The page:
The 2015 BEPS Action Plan reports on Action 4 (Limiting base erosion involving interest deductions and other financial payments) and Actions 8-10 (Aligning Transfer Pricing Outcomes with Value Creation) mandated follow-up work on the transfer pricing aspects of financial transactions. In particular, Action 4 of the BEPS Action Plan called for the development of: “…transfer pricing guidance … regarding the pricing of related party financial transactions, including financial and performance guarantees, derivatives (including internal derivatives used in intra-bank dealings), and captive and other insurance arrangements.” Under these mandates, the Committee on Fiscal Affairs produced a non-consensus discussion draft on financial transactions in July 2018. The discussion draft aimed to clarify the application of the principles included in the 2017 edition of the OECD Transfer Pricing Guidelines (the “Guidelines”), in particular, the accurate delineation analysis under Chapter I, to financial transactions. It also provided guidance with specific issues relating to the pricing of loans, cash pooling, financial guarantees, and captive insurance. The guidance contained in this report takes account of comments received in response to the public discussion draft. This guidance is significant because it is the first time the Guidelines will be updated to include guidance on the transfer pricing aspects of financial transactions, which should contribute to consistency in the application of transfer pricing and help avoid transfer pricing disputes and double taxation. Sections A to E of this report will be included in the Guidelines as Chapter X. The guidance in Section F of this report will be added to Section D.1.2.1 in Chapter I of the Guidelines, immediately following paragraph 1.106. This report describes the transfer pricing aspects of financial transactions, including a number of examples to illustrate the principles discussed. Section B provides guidance on the application of the principles contained in Section D.1 of Chapter I of the Guidelines to financial transactions. In particular, Section B.1 of this report elaborates on how the accurate delineation analysis under Chapter I applies to the capital structure of an MNE within an MNE group. It also clarifies that the guidance included in that section does not prevent countries from implementing approaches to address capital structure and interest deductibility under their domestic legislation. Section B.2 outlines the economically relevant characteristics that inform the analysis of the terms and conditions of financial transactions. Sections C, D and E of this report address specific issues related to the pricing of financial transactions (e.g. treasury functions, intra-group loans, cash pooling, hedging, guarantees and captive insurance). This analysis elaborates on both the accurate delineation and the pricing of the controlled financial transactions. Finally, Section F provides guidance on how to determine a risk-free rate of return and a risk-adjusted rate of return.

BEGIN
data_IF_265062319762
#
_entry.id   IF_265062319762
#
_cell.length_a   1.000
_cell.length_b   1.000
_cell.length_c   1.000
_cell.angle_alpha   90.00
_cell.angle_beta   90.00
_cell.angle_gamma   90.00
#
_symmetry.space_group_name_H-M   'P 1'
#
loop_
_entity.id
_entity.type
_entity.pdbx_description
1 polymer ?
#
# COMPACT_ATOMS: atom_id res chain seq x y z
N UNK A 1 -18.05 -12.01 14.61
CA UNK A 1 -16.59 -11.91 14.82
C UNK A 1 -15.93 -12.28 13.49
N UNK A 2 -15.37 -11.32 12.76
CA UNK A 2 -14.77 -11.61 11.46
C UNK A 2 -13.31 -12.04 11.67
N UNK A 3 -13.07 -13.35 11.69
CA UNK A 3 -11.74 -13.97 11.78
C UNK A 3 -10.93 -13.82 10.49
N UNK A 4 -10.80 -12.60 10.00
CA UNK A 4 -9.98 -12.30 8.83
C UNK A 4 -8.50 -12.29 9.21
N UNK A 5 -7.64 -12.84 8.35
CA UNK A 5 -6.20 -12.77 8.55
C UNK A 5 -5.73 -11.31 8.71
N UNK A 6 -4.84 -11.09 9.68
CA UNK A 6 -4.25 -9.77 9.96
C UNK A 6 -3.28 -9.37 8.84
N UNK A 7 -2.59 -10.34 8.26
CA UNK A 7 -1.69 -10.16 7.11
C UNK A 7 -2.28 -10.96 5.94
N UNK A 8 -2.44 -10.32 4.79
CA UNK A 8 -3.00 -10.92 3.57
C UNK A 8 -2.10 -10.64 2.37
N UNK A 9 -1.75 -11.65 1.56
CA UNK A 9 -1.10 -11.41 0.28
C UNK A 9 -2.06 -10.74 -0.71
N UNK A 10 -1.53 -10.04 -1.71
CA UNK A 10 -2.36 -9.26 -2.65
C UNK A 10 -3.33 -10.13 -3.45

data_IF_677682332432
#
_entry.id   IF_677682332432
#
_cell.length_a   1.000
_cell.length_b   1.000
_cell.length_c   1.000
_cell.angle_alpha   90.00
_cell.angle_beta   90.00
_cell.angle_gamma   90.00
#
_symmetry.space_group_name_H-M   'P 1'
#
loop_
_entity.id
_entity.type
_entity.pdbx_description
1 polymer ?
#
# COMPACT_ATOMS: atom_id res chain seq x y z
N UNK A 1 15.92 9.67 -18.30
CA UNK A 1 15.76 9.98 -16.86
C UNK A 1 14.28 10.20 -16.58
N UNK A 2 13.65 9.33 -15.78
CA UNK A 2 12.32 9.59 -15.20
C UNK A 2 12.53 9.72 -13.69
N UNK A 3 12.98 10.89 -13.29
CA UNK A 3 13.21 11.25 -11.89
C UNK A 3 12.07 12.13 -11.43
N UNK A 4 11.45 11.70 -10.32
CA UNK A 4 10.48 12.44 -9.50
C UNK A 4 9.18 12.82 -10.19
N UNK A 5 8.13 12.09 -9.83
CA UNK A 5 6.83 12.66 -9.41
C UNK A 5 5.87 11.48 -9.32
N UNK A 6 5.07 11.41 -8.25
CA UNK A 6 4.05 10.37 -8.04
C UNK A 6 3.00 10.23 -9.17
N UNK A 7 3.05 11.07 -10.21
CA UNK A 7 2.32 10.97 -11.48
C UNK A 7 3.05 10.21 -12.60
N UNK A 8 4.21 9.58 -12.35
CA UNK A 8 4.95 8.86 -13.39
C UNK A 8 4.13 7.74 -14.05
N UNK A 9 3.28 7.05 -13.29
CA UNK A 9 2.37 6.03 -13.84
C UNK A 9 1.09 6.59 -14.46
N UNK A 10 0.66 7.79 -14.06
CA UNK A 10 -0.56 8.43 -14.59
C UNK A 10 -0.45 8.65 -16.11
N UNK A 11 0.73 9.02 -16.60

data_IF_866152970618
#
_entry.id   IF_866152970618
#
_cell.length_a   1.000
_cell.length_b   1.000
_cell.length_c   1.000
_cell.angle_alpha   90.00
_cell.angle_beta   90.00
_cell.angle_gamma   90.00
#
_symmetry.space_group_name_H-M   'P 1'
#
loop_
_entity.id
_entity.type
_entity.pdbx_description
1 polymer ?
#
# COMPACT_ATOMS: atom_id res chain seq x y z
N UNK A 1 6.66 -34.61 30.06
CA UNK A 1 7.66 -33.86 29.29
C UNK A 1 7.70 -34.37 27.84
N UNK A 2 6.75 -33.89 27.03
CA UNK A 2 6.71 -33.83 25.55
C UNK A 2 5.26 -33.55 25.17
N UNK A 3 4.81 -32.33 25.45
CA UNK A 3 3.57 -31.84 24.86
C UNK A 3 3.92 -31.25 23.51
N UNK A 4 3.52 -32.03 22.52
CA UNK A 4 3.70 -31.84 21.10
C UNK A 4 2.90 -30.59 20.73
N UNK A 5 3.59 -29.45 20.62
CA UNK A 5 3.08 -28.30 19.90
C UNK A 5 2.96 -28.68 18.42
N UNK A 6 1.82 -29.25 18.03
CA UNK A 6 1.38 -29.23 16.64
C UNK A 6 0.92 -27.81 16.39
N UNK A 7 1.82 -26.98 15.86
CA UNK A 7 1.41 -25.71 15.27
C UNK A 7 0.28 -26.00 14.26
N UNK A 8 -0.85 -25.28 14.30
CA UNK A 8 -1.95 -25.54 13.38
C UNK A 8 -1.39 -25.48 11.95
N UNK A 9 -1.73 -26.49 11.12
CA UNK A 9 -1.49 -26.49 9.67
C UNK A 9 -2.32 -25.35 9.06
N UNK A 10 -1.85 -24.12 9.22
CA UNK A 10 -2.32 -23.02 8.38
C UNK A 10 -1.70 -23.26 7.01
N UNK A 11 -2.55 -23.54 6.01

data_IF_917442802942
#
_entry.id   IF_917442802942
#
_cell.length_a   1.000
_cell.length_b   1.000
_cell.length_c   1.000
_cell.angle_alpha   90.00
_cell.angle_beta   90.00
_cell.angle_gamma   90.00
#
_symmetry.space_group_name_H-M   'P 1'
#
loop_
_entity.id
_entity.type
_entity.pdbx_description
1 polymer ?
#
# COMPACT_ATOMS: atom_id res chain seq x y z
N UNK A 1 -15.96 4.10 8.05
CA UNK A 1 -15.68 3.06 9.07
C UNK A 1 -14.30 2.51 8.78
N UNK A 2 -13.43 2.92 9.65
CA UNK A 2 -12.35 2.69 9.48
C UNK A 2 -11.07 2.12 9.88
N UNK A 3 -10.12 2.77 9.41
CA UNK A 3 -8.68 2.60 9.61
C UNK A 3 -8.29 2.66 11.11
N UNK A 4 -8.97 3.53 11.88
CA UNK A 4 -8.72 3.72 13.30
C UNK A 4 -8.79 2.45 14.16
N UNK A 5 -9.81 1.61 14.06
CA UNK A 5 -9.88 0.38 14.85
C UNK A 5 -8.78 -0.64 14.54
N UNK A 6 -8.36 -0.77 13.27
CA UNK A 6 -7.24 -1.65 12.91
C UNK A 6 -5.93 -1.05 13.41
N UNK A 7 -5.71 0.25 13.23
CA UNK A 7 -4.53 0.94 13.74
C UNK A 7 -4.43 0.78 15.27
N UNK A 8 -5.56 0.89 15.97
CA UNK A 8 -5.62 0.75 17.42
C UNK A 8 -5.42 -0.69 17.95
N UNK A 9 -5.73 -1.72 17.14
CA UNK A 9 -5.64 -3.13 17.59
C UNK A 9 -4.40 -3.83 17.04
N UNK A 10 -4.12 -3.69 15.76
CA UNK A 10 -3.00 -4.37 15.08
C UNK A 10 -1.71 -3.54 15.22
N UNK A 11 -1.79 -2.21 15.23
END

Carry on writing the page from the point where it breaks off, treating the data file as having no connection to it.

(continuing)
OECD Economics Department Working Papers N. 1407

This paper investigates the factors that shape governments’ capacity to collect revenue. To do so, it analyses how tax revenue responds to tax rates using evidence from a panel of 34 OECD countries over 1978-2014. The estimations show that the response of revenue to rates weakens as rates become higher, confirming the existence of a hump-shaped relationship between tax revenue and rates for corporate income taxation and providing a new contribution by analysing value-added taxation. Importantly, the estimated responses of revenue to tax rates vary, in some cases very strongly from an economic perspective, depending on country-specific policies and framework conditions. In particular, the corporate income tax revenue-generating potential of hiking the effective rate shrinks much more quickly in more open economies than in more closed ones. Tax revenue is found to be more responsive to tax increases in countries where the tax authorities have more resources. The investigations also cover personal income taxation. They point to diminishing revenue returns of increasing the effective marginal tax rates that apply at substantially above-average income levels. (By Oguzhan Akgun, David Bartolini and Boris Cournède, 2019).

OECD – The COVID-19 crisis creates an opportunity to step up digitalisation among subnational governments

OECD – The COVID-19 crisis creates an opportunity to step up digitalisation among subnational governments. Recent decades have seen rapid growth of advanced digital technologies, including high-speed computing, big data, artificial intelligence, the internet-of-things and blockchain. This “digital revolution” creates significant opportunities for all levels of government to improve the delivery of public goods and services, and to raise more and better revenue. This is particularly important in the context of the COVID-19 crisis. Fighting a pandemic while minimising the associated economic costs calls for appropriate digital infrastructure for the design and enforcement of containment measures, as well as to ensure access by the population and enterprises to critical government services. After all, subnational governments (SNGs) account for about 40% of government spending on average in OECD countries; they also play an important role in the delivery of key services that are at the heart of the policy actions being taken to slow the spread of the pandemic, including on health care and social protection. By Luiz de Mello, OECD, and Teresa Ter-Minassian, OECD Fiscal Network.

OECD Taxation Working Papers N. 47

What drives consumption tax revenues?  Disentangling policy and macroeconomic drivers. This paper decomposes consumption tax revenues in OECD countries into the implicit tax rate (ITR) and consumption relative to GDP, to identify how economic downturns affect consumption tax revenues. It further considers the impact of changes in VAT efficiency and VAT rates on ITRs. The analysis finds that the observed stability in consumption tax revenues results from offsetting changes in the ITRs and in consumption as a share of GDP, arising from both macroeconomic changes and intentional policy changes. During the economic crisis in 2007-2009, lasting changes in consumption patterns, notably increases in government spending and in private consumption of necessity goods, adversely affected the efficiency of VAT systems. These changes have not since been reversed, suggesting that consumption tax revenues are now less robust to economic shocks. Broadening the VAT base and narrowing the scope of reduced rates can help to stabilise consumption tax revenues during economic downturns.